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Publication numberUS6650387 B1
Publication typeGrant
Application numberUS 09/544,162
Publication dateNov 18, 2003
Filing dateApr 6, 2000
Priority dateApr 8, 1999
Fee statusLapsed
Publication number09544162, 544162, US 6650387 B1, US 6650387B1, US-B1-6650387, US6650387 B1, US6650387B1
InventorsYasufumi Asao, Yukio Hanyu, Koichi Sato
Original AssigneeCanon Kabushiki Kaisha
Export CitationBiBTeX, EndNote, RefMan
External Links: USPTO, USPTO Assignment, Espacenet
Liquid crystal device having a substrate provided with portions of an alignment control layer and carrier-transporting device and light-emitting device using the liquid crystal device
US 6650387 B1
Abstract
A liquid crystal device includes a highly aligned liquid crystal over an entire area including regions not provided with a uniaxial alignment film. A carrier-transporting device and a light-emitting device incorporate such a liquid crystal device.
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Claims(6)
What is claimed is:
1. A liquid crystal device comprising:
a substrate having an electrode thereon, and
a liquid crystal disposed on the substrate,
wherein the liquid crystal exhibits an isotropic-smectic liquid crystal phase transition characteristic and has a charge-transporting function in the liquid crystal phase, and
wherein the substrate is provided with portions of an alignment control layer having a uniaxial alignment control power locally formed thereon, whereby the liquid crystal is placed in an alignment state which has been formed through a process of isotropic-smectic liquid crystal transition on temperature decrease wherein a smectic liquid crystal phase is first generated in regions in contact with the portion of alignment control layer and continuously enlarged in a direction of the uniaxial alignment control power.
2. The liquid crystal device according to claim 1, wherein the portions of the alignment control layer are selectively formed in a pattern including a plurality of stripes extending in a direction identical to or perpendicular to a direction of the uniaxial alignment control power.
3. The liquid crystal device according to claim 2, wherein the stripes of the alignment control layer are formed in a width which is smaller than a spacing between a pair of adjacent stripes of the alignment control layer in a direction perpendicular to the pattern including a plurality of stripes.
4. The liquid crystal device according to claim 1, wherein the portions of the alignment control layer having a uniaxial alignment control power are formed in a total area which is less than a half of a total area of the substrate.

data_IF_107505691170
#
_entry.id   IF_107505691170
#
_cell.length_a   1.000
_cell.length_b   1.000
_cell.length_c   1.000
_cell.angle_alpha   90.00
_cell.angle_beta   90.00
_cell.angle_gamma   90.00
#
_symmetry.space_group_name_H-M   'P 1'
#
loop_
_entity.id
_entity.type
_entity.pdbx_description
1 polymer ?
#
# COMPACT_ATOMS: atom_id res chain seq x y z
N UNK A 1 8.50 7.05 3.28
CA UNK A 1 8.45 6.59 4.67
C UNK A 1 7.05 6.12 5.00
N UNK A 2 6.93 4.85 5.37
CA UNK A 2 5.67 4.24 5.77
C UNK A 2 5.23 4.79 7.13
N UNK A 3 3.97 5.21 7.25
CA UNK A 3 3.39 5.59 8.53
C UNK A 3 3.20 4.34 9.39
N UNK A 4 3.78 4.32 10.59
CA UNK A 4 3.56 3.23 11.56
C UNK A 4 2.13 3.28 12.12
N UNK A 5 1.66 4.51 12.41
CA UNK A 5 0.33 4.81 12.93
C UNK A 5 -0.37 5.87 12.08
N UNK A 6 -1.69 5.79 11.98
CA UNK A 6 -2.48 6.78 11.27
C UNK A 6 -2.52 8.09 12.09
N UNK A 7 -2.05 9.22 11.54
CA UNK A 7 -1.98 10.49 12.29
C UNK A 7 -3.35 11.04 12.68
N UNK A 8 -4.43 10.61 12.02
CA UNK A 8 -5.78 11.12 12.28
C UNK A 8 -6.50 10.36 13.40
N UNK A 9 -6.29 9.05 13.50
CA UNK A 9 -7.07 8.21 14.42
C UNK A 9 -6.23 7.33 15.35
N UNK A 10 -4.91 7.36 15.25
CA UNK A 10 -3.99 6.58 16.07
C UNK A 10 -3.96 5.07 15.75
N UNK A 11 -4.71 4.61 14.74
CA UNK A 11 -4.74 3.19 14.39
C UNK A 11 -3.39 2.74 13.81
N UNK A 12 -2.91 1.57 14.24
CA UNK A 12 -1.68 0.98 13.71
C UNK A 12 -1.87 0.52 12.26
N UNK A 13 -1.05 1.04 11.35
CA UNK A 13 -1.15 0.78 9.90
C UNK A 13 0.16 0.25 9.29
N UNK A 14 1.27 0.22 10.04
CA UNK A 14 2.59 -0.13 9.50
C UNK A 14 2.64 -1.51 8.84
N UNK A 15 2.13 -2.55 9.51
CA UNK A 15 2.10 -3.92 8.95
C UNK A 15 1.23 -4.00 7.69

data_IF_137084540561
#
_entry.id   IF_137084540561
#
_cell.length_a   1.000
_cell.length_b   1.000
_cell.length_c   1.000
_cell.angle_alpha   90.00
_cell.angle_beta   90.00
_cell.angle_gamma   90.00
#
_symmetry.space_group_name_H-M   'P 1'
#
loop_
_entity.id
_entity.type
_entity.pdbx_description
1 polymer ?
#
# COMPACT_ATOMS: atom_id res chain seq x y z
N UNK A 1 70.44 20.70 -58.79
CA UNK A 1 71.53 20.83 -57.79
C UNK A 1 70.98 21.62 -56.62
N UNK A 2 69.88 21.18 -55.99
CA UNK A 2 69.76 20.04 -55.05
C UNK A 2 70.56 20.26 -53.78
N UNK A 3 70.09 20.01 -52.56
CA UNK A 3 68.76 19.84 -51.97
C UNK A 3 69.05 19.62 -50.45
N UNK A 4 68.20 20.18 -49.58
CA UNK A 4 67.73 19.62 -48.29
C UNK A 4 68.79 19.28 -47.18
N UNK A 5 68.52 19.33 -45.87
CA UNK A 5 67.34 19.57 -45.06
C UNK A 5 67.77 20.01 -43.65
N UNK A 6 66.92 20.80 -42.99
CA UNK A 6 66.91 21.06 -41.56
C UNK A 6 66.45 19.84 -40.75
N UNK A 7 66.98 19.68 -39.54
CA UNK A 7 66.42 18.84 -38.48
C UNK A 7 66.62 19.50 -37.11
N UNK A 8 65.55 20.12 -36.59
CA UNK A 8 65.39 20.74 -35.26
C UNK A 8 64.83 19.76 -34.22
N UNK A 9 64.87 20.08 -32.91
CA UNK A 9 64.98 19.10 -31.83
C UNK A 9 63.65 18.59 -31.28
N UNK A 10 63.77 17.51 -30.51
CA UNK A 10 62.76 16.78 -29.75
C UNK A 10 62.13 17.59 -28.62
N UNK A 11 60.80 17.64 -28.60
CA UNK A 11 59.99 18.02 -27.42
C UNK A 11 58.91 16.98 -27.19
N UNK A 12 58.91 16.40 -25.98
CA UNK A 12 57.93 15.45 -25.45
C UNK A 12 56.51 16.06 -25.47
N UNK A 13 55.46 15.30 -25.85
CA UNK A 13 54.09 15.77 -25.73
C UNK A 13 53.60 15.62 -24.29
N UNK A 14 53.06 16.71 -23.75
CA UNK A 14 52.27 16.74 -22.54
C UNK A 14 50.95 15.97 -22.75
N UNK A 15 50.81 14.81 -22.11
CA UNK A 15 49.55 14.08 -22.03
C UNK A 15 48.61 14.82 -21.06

5. The liquid crystal device according to claim 1, wherein the alignment control layer comprises a rubbed organic film.
6. A light-emitting device comprising a liquid crystal device, said liquid crystal device comprising a substrate having an electrode thereon, and a liquid crystal exhibiting an isotropic-smectic liquid crystal phase transition characteristic disposed on the substrate, wherein the substrate is provided with portions of an alignment control layer having a uniaxial alignment control power locally formed thereon, whereby the liquid crystal is placed in an alignment state which has been formed through a process of isotropic-smectic liquid crystal transition on temperature decrease wherein a smectic liquid crystal phase is first generated in regions in contact with the portion of alignment control layer and continuously enlarged in a direction of the uniaxial alignment control power, and including a light-emitting layer.
Description
BACKGROUND OF THE INVENTION

The present invention relates to a novel liquid crystal device, a production method therefor, and a liquid crystal alignment control method, as well as to a light-emitting device, such as an LED, and a carrier-transporting device suitable for electrophotography, etc., using the liquid crystal device.

In recent years, carrier-transporting devices, such as semiconductor devices, using organic compounds have been studied. One of the most popular examples thereof is an organic photosensitive semiconductor (OPC) for electrophotography, and it is widely used in electrophotographic copying machines and printers in view of its excellent productivity and functionality. Further, in recent years, extensive research and development has been conducted on the utilization of organic materials also in light-emitting devices such as EL (electroluminescence) devices and LED (light-emitting diode) devices. For example, there are reported a study for remarkable improvement in organic EL device functions by functional separation of a carrier-transporting layer and a light-emitting layer by C. W. Tang, et al. (Appl. Phys. Lett., vol. 51, p. 913 (1987)) and several recent studies showing improved reliability by Pioneer K.K. (e.g., Flat Panel Display, p. 212 (1999) published from Nikkei BP K.K.).